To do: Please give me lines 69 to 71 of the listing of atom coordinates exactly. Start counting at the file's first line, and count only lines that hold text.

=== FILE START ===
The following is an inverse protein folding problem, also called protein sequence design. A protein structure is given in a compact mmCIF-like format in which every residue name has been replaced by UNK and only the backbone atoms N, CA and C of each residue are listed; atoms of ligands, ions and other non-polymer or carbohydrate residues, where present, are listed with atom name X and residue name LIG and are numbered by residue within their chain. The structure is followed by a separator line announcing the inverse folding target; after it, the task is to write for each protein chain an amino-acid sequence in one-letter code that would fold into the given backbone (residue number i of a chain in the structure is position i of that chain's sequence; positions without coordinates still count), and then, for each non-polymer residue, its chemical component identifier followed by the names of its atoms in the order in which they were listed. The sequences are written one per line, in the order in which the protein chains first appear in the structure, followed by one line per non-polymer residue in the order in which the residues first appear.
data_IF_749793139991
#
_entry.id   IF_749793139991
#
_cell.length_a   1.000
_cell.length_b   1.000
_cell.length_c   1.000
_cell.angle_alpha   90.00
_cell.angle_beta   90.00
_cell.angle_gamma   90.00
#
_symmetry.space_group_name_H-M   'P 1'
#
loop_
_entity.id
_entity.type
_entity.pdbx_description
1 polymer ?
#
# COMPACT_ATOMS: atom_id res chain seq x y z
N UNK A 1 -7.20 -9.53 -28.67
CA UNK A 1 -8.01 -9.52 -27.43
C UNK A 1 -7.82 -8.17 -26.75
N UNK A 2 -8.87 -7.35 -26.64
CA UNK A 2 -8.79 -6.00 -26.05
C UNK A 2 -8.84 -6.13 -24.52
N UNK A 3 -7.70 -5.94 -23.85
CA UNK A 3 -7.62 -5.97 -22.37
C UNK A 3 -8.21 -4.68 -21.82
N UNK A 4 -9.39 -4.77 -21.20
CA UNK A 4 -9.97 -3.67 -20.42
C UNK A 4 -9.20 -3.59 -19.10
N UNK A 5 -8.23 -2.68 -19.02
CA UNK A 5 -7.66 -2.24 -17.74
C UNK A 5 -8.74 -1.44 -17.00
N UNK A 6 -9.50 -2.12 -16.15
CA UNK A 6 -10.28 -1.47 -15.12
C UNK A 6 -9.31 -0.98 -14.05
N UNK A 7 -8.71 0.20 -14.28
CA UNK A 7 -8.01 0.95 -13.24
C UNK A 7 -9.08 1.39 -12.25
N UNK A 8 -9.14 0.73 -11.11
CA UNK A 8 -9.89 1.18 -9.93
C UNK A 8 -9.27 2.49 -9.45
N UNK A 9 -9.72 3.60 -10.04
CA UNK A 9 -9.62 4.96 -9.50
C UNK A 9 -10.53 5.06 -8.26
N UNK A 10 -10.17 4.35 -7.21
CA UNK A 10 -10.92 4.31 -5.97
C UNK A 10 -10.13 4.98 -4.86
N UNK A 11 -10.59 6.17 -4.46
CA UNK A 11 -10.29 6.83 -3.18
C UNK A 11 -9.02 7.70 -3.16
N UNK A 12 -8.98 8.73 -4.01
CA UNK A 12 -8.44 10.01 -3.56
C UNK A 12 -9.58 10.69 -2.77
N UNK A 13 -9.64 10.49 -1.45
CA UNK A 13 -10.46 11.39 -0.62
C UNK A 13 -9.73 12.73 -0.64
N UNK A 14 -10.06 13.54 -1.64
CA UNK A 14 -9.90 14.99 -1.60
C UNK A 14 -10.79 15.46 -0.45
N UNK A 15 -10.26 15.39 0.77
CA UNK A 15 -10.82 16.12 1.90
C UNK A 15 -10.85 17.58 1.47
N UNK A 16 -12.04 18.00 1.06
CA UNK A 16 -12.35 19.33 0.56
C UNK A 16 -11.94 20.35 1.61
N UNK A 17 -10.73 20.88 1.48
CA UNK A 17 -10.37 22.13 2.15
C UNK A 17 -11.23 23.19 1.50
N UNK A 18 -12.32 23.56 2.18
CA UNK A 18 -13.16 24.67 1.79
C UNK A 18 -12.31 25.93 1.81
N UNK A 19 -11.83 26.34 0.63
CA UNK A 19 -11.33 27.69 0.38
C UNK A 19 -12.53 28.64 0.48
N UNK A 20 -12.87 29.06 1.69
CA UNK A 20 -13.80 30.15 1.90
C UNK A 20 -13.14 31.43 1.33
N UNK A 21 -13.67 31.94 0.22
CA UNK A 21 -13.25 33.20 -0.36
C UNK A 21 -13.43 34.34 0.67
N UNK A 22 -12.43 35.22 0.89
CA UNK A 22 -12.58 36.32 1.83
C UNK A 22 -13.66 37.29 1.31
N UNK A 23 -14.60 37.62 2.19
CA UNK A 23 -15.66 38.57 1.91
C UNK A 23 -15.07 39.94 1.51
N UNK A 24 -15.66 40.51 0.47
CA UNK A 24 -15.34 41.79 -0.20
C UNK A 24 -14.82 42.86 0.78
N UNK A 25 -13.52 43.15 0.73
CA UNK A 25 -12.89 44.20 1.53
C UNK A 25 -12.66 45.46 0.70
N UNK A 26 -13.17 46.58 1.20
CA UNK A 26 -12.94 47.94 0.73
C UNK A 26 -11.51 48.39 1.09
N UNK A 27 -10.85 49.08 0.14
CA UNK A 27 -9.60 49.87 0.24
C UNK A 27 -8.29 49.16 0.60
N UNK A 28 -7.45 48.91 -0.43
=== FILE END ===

C UNK A 16 -11.94 20.35 1.61
N UNK A 17 -10.73 20.88 1.48
CA UNK A 17 -10.37 22.13 2.15